Henri de Toulouse-Lautrec

Henri de Toulouse-Lautrec (November 24, 1864 – September 9, 1901) was a French painter.

Toulouse-Lautrec was born in Albi, Tarn in the Midi-Pyrenees Region of France. From an old aristocratic family which had lost much of its prestige, he was the son of Comte Alphonse and Comtesse Adele de Toulouse-Lautrec, and their only child. At age 12, Lautrec broke his left leg, and at 14 his right leg, and because of a genetic disorder which prevented his bones from healing properly, his legs ceased to grow. He reached maturity with a body trunk of normal size but with abnormally short legs. He was only 4 1/2 feet (1.5 meters) tall.

La Goulue arriving at the Moulin Rouge. (1892)Unable to participate in activities a normal body would have permitted, Toulouse-Lautrec lived for his art. He became an important post-impressionist painter, art nouveau illustrator, and lithographer, and recorded the bohemian lifestyle of Paris at the end of the 19th century. In the mid-1890s, Toulouse-Lautrec contributed illustrations to the humorous magazine, Le Rire.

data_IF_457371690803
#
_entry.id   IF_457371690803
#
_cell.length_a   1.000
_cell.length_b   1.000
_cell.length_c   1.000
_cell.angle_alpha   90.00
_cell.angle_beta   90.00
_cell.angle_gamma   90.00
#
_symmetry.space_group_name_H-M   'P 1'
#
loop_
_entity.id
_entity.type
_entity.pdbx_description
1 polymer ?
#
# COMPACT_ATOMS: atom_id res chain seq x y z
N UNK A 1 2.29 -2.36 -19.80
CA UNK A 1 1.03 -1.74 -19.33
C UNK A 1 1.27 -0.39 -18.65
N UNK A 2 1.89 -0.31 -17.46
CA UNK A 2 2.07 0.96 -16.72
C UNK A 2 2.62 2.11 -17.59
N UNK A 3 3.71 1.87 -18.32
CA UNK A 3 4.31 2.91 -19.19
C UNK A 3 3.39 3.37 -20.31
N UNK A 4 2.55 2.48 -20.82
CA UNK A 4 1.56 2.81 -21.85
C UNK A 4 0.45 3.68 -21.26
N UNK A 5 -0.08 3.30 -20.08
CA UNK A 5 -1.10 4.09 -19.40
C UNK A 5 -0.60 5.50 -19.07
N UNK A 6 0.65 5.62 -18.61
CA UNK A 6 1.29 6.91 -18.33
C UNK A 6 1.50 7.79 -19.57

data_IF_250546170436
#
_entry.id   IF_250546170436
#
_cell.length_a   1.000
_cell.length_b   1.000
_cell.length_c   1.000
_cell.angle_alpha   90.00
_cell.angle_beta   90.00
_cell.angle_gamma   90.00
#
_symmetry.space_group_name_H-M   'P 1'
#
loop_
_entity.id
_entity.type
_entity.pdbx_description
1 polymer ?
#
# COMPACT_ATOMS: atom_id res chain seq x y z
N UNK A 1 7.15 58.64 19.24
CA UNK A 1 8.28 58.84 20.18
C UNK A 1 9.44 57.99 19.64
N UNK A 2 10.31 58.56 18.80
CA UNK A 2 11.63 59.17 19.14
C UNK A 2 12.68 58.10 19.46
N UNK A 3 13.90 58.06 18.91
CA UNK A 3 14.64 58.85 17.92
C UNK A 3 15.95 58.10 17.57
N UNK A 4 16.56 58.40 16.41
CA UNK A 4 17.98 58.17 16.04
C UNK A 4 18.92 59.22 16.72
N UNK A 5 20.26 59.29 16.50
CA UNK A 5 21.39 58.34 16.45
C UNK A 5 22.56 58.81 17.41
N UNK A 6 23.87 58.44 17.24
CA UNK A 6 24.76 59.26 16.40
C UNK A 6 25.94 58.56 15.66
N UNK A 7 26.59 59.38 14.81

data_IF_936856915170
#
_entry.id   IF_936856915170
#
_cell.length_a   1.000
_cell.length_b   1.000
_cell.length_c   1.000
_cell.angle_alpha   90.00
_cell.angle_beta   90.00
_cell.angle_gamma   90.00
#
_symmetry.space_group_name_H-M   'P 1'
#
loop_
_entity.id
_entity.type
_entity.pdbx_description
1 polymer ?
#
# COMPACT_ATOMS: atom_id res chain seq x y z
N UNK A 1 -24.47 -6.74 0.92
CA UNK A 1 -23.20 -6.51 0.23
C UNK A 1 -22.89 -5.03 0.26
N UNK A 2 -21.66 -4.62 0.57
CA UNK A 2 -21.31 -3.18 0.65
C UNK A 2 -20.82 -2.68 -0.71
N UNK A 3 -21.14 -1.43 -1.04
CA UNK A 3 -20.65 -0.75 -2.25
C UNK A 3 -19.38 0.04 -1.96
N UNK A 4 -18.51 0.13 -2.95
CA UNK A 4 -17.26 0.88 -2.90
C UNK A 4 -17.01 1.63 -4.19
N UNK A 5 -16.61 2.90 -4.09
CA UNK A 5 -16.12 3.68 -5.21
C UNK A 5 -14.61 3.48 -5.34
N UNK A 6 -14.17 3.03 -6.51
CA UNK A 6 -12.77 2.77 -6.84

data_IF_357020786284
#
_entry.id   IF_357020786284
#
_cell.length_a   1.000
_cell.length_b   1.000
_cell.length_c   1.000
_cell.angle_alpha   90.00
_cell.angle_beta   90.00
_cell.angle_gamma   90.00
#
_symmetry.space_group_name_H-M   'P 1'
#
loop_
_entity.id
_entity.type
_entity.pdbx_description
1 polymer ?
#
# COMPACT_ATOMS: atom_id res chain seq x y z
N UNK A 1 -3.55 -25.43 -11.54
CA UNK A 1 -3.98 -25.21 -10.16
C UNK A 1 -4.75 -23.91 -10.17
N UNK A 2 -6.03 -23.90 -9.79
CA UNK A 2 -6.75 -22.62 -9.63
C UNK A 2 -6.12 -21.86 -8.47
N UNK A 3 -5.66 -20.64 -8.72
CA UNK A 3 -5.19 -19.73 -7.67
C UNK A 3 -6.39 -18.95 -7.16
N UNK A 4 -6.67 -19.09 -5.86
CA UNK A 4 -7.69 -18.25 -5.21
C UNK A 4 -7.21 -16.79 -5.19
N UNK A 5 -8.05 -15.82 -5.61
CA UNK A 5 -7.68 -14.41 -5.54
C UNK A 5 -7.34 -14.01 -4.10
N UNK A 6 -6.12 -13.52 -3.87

He was deemed "the soul of Montmartre", the Parisian quarter where he made his home. His paintings portray life at the Moulin Rouge and other Montmartre and Parisian cabarets and theaters, and in the brothels that he frequented regularly (and where he perhaps contracted syphilis). Two of the well-known people he portrayed were singer Yvette Guilbert, and Louise Weber, known as the outrageous La Goulue, a dancer who created the "French Can-Can."

Toulouse-Lautrec taught painting to Suzanne Valadon, one of his models, and encouraged her efforts.

An alcoholic for most of his adult life, shortly before his death he entered a sanatorium.

He died at the family estate in Malrome and is buried in Verdelais, Gironde, a few miles from his birthplace.

His last words were "Old fool" in reference to his father who was there when he died.

Before 2005, his paintings sold for as much as $14.5 million.